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TEI 174: Voice of the Customer tools product managers use – with Colleen Knuff https://productinnovationeducators.com/blog/tei-174-voice-of-the-customer-tools-product-managers-use-with-colleen-knuff/ Mon, 30 Apr 2018 10:55:47 +0000 https://productinnovationeducators.com/?p=12784 How product managers observe and listen to users to gain valuable insights. How do you know what products you should build? What products will delight customers? The answer isn’t a mystery and has been expressed by numerous past guests. One that stands out is Ben Brenton, Chief Innovation Officer at Snap-on Tools, who shared that […] How product managers observe and listen to users to gain valuable insights. How do you know what products you should build? What products will delight customers? The answer isn’t a mystery and has been expressed by numerous past guests. How do you know what products you should build? What products will delight customers? The answer isn’t a mystery and has been expressed by numerous past guests. One that stands out is Ben Brenton, Chief Innovation Officer at Snap-on Tools, who shared that he takes their product teams to meet with customers four days a week. That is the recurring theme–time with customers to understand what will delight them. It is often expressed as voice of the customer, or VoC, research.
My guest has put VOC into practice with great results. She is the Senior Director of Product Management for TeamMate and an award-winning product manager. We discuss VoC tools and the specifics for how product managers can use them, including:

* Contextual interviews
* Budget-minded usability testing.

 
Summary of some concepts discussed for product managers
[2:30] What is your product and who is it for?
The product is called TeamMate. It’s a tool to help teams with transparency, consistency, and efficiency in their internal audit process. It’s used by large and small public and private organizations around the world. Internal audit is an independent and objective evaluation of the business organization.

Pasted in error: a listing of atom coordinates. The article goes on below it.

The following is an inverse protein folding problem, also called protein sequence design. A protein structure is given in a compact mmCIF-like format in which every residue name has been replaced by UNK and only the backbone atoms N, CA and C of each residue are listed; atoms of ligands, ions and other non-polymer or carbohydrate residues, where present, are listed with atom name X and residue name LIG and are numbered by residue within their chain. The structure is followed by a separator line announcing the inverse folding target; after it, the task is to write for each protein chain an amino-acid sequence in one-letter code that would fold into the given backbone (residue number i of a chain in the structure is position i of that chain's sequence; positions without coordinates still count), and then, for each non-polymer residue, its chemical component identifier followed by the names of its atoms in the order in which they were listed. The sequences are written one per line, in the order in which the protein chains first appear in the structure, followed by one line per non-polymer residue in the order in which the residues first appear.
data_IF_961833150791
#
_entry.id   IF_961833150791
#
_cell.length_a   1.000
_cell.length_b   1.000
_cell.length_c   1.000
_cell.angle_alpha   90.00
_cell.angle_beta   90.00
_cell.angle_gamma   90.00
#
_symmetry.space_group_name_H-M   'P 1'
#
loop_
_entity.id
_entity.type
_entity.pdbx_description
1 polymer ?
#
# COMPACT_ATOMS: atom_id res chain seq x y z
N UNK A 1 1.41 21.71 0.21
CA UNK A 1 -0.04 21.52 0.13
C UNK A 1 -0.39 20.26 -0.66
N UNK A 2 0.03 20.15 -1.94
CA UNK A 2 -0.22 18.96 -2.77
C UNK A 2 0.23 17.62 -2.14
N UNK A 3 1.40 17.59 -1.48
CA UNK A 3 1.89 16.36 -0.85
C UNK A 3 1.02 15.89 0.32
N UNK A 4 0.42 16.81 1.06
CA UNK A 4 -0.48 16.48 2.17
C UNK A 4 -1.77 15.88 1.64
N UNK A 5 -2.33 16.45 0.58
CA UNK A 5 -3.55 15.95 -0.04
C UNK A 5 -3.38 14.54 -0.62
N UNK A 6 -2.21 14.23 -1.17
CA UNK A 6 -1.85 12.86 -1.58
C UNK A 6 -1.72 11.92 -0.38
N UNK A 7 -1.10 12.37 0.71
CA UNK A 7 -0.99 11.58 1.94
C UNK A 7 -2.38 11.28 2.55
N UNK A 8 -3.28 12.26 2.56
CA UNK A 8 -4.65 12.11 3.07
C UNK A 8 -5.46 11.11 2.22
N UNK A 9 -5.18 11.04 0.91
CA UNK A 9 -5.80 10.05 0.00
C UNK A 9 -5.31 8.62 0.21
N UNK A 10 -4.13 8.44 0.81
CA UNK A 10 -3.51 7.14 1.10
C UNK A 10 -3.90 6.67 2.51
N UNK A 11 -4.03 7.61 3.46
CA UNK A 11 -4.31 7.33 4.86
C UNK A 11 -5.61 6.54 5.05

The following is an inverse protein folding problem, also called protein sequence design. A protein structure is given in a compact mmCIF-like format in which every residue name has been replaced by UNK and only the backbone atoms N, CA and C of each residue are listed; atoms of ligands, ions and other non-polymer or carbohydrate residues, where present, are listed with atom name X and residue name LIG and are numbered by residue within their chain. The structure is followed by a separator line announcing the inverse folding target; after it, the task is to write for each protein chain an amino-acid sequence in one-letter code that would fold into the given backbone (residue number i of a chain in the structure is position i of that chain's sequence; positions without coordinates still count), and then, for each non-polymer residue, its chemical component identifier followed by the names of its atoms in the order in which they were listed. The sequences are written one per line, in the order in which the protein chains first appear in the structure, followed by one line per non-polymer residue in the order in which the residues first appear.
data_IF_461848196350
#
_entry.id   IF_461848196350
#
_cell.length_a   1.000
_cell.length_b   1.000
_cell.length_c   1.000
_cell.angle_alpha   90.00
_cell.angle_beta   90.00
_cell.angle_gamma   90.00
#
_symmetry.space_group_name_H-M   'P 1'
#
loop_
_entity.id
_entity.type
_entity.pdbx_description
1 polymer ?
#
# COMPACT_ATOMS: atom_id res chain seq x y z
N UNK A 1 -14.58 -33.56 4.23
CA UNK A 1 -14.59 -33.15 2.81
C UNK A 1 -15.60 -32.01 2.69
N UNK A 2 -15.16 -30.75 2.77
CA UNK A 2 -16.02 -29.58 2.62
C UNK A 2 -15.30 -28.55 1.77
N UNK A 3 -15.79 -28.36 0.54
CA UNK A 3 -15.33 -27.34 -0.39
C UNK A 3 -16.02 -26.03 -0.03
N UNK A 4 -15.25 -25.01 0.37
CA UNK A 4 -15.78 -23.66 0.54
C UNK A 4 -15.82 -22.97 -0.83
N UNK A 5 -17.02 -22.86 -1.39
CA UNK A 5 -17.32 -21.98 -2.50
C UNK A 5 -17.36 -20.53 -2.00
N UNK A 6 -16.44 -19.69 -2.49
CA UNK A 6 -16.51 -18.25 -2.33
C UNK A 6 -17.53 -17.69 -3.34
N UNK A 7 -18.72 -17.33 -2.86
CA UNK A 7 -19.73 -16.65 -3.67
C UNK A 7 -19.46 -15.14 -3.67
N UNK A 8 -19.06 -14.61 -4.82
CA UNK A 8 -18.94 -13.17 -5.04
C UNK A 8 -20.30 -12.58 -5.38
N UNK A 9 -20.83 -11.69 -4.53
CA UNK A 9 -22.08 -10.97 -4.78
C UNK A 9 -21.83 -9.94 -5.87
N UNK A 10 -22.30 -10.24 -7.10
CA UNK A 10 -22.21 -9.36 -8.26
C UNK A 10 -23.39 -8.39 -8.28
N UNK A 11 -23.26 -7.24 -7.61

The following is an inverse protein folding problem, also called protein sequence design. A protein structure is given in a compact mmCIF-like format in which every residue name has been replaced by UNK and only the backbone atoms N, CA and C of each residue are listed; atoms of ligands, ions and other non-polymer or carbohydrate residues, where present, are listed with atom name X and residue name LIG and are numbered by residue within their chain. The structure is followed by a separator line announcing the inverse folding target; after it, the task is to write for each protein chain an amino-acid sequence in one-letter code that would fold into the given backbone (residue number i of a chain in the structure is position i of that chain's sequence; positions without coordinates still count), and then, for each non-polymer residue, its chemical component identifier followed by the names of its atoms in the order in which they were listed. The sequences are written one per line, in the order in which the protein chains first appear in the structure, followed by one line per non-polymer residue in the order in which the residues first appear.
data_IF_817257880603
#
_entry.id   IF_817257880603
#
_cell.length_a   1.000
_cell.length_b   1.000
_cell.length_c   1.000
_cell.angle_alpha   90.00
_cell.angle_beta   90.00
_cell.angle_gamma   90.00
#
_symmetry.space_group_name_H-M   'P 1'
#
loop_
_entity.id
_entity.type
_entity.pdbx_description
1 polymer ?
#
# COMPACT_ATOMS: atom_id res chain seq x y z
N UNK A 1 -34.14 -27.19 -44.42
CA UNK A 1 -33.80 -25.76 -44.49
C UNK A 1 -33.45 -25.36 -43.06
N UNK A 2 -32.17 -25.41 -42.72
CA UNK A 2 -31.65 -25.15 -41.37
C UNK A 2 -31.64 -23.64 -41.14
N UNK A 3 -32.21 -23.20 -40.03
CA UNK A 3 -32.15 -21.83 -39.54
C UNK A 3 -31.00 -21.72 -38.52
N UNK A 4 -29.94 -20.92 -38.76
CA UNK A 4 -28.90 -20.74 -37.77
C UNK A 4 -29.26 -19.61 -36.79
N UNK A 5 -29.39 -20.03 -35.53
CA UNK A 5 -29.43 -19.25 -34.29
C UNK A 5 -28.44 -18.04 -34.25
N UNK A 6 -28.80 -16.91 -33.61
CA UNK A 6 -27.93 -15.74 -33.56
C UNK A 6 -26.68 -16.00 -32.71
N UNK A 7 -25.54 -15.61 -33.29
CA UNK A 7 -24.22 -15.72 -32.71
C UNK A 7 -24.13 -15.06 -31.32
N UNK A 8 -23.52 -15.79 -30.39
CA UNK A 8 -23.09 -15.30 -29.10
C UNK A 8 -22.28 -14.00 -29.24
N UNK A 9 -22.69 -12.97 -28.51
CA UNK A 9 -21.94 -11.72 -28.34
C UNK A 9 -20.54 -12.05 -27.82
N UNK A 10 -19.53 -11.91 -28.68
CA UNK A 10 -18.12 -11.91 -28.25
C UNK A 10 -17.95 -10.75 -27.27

[4:50] What tools do you use for Voice of the Customer research?
We get feedback from our professional services team when they are implementing the product to new clients, from the sales team when they are doing demos, and from trade shows. We also do surveys and usability testing and hold user conferences around the world. Our biggest conference draws 700-800 customers and includes a usability lab where customers can evaluate prototypes of things we’re thinking about doing. We also run focus groups and are able to get a lot of meaningful feedback in a short amount of time.
[7:38] How do you apply contextual inquiry to your work?
This is a tool we use when a concept can be open to multiple interpretations. At first, we’re trying to nail down a pain point and we’ll use surveys to do that. From those survey results, we’ll choose customers to go on site and visit. We always send two-person teams, one person who is an active interviewer and someone else who takes notes, pictures, and videos. We want the customer to walk us through the process or pain point, not just tell us. What we find is that what people tell you doesn’t always match with what they actually do.
[10:58] What do you do with all of the information you collect on those site visits?
Our teams write up their notes but keep the language that the clients used in the interview. We set up an affinity wall that informs the problems we’re trying to solve in the new release or feature. Sometimes those pain points are things that are never spoken aloud. One example of this was a client who had built a knowledge base that she was convinced would transform her team’s process. We got about halfway through and she forgot where she was in the process after she was interrupted by a coworker. We learned that it wasn’t easy to cancel the process and start over again and that led to adding contextual awareness to the next version of the knowledge base. It wasn’t a problem that was identified up front, but something we identified through the contextual inquiry process.
[16:11] Do you ever utilize phone calls or web meetings?
We do occasionally, but we’ve found that it’s invaluable to sit in front of someone and watch how they work. It’s difficult to replicate over a phone call or web meeting. You can’t really get a sense of someone’s environment and without ...]]>